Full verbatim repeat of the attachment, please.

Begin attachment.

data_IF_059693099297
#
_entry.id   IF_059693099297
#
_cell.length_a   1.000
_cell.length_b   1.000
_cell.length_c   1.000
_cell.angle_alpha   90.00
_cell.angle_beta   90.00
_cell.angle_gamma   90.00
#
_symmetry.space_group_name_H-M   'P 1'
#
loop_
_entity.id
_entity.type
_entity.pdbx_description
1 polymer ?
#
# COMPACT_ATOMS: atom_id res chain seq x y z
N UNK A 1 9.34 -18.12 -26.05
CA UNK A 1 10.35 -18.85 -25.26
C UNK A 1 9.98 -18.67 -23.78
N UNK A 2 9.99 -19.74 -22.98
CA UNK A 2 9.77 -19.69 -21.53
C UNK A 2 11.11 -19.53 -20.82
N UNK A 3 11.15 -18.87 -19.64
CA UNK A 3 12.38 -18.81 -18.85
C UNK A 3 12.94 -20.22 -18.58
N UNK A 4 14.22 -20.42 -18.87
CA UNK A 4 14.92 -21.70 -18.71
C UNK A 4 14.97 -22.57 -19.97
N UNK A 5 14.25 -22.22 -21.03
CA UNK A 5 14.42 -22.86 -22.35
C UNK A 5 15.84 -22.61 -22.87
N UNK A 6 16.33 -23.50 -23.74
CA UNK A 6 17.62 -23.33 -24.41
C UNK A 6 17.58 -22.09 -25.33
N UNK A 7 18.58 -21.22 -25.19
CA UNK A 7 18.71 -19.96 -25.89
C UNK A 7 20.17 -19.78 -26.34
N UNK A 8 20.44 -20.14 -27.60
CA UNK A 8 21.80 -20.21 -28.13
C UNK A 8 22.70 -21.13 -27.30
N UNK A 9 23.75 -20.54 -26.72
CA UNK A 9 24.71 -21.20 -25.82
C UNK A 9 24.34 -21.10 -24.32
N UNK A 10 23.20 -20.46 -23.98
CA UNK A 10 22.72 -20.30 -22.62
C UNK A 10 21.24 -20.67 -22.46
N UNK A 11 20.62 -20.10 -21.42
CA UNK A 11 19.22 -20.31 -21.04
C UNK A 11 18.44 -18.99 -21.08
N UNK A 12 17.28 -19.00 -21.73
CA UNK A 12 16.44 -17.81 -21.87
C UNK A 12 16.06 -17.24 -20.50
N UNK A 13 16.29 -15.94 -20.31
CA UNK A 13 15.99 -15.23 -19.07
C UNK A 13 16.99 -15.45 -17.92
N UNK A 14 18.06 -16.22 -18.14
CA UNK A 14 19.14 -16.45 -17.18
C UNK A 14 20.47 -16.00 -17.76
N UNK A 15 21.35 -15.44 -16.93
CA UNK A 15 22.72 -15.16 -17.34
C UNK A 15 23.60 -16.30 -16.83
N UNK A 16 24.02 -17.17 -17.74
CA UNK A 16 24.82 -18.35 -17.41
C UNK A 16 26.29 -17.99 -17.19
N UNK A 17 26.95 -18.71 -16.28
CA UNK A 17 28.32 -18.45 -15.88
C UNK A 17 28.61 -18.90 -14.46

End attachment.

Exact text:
data_IF_059693099297
#
_entry.id   IF_059693099297
#
_cell.length_a   1.000
_cell.length_b   1.000
_cell.length_c   1.000
_cell.angle_alpha   90.00
_cell.angle_beta   90.00
_cell.angle_gamma   90.00
#
_symmetry.space_group_name_H-M   'P 1'
#
loop_
_entity.id
_entity.type
_entity.pdbx_description
1 polymer ?
#
# COMPACT_ATOMS: atom_id res chain seq x y z
N UNK A 1 9.34 -18.12 -26.05
CA UNK A 1 10.35 -18.85 -25.26
C UNK A 1 9.98 -18.67 -23.78
N UNK A 2 9.99 -19.74 -22.98
CA UNK A 2 9.77 -19.69 -21.53
C UNK A 2 11.11 -19.53 -20.82
N UNK A 3 11.15 -18.87 -19.64
CA UNK A 3 12.38 -18.81 -18.85
C UNK A 3 12.94 -20.22 -18.58
N UNK A 4 14.22 -20.42 -18.87
CA UNK A 4 14.92 -21.70 -18.71
C UNK A 4 14.97 -22.57 -19.97
N UNK A 5 14.25 -22.22 -21.03
CA UNK A 5 14.42 -22.86 -22.35
C UNK A 5 15.84 -22.61 -22.87
N UNK A 6 16.33 -23.50 -23.74
CA UNK A 6 17.62 -23.33 -24.41
C UNK A 6 17.58 -22.09 -25.33
N UNK A 7 18.58 -21.22 -25.19
CA UNK A 7 18.71 -19.96 -25.89
C UNK A 7 20.17 -19.78 -26.34
N UNK A 8 20.44 -20.14 -27.60
CA UNK A 8 21.80 -20.21 -28.13
C UNK A 8 22.70 -21.13 -27.30
N UNK A 9 23.75 -20.54 -26.72
CA UNK A 9 24.71 -21.20 -25.82
C UNK A 9 24.34 -21.10 -24.32
N UNK A 10 23.20 -20.46 -23.98
CA UNK A 10 22.72 -20.30 -22.62
C UNK A 10 21.24 -20.67 -22.46
N UNK A 11 20.62 -20.10 -21.42
CA UNK A 11 19.22 -20.31 -21.04
C UNK A 11 18.44 -18.99 -21.08
N UNK A 12 17.28 -19.00 -21.73
CA UNK A 12 16.44 -17.81 -21.87
C UNK A 12 16.06 -17.24 -20.50
N UNK A 13 16.29 -15.94 -20.31
CA UNK A 13 15.99 -15.23 -19.07
C UNK A 13 16.99 -15.45 -17.92
N UNK A 14 18.06 -16.22 -18.14
CA UNK A 14 19.14 -16.45 -17.18
C UNK A 14 20.47 -16.00 -17.76
N UNK A 15 21.35 -15.44 -16.93
CA UNK A 15 22.72 -15.16 -17.34
C UNK A 15 23.60 -16.30 -16.83
N UNK A 16 24.02 -17.17 -17.74
CA UNK A 16 24.82 -18.35 -17.41
C UNK A 16 26.29 -17.99 -17.19
N UNK A 17 26.95 -18.71 -16.28
CA UNK A 17 28.32 -18.45 -15.88
C UNK A 17 28.61 -18.90 -14.46